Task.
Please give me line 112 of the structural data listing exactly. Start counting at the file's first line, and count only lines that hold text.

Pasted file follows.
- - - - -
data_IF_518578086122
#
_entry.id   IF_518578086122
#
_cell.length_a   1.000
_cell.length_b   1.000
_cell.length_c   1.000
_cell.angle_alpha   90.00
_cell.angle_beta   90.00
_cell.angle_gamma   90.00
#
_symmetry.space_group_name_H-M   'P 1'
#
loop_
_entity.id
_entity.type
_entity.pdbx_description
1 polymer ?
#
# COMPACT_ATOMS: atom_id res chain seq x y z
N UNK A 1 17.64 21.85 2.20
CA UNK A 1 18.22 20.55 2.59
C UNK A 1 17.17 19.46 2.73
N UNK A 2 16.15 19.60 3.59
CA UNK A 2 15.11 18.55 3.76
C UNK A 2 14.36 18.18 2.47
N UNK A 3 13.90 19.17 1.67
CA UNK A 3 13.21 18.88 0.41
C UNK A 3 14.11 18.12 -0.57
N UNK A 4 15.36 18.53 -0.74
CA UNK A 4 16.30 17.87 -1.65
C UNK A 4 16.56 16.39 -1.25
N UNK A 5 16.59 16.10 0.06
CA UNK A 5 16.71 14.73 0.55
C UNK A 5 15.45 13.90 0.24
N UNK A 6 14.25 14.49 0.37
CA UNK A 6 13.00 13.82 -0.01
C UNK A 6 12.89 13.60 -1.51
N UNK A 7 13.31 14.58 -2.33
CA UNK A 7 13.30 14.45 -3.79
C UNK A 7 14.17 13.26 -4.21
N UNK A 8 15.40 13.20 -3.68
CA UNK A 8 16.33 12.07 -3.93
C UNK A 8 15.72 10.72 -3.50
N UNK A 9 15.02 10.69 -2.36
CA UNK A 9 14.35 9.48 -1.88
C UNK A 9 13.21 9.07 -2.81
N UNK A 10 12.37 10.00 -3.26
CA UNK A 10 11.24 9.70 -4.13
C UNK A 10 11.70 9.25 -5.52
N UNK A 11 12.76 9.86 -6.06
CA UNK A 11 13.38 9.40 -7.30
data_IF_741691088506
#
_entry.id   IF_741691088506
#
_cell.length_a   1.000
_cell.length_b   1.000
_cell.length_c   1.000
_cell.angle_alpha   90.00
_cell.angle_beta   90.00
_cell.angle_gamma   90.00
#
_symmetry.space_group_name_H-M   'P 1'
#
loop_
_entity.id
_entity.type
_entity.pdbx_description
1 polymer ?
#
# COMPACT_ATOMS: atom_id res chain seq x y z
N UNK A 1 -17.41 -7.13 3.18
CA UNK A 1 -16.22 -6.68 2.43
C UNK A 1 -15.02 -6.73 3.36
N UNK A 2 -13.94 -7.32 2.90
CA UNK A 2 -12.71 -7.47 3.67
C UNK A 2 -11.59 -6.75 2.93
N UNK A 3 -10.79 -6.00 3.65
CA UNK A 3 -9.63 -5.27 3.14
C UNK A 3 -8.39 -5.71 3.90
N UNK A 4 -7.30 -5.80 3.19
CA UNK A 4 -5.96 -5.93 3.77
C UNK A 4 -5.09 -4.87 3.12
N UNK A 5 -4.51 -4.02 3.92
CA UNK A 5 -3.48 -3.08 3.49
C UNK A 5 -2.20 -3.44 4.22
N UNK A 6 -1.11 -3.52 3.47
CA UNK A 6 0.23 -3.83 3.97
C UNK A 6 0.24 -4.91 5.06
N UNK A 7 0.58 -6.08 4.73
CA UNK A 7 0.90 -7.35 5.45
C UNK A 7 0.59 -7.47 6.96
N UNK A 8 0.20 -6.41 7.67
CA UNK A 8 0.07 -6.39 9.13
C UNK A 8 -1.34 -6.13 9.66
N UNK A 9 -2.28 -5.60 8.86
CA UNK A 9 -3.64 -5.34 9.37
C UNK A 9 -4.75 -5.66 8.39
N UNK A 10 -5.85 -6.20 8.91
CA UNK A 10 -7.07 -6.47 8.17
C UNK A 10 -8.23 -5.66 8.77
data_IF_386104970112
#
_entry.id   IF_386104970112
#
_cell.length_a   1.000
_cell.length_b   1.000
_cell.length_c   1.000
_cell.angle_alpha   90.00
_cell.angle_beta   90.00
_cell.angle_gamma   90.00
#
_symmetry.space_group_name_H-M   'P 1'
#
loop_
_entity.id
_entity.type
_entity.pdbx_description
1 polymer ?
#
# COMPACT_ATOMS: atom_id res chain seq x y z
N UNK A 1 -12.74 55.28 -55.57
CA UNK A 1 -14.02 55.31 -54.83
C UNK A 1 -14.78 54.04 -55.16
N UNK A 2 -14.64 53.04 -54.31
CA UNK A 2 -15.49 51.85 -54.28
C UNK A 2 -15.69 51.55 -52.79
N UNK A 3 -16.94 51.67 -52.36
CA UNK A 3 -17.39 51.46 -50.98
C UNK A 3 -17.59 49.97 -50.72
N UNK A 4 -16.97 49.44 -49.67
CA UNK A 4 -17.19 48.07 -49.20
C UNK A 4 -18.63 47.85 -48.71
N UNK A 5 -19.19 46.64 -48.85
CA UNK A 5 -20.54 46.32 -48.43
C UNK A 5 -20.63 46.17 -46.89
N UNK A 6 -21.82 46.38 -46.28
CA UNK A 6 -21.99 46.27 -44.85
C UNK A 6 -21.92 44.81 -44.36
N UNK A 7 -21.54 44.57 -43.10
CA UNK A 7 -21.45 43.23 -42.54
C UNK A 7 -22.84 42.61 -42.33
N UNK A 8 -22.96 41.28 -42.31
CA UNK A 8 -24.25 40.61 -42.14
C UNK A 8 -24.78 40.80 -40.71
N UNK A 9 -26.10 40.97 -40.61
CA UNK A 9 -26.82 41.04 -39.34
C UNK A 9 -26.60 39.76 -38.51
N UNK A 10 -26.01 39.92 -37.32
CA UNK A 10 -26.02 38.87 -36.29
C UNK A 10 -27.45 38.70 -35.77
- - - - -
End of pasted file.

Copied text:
_cell.angle_gamma   90.00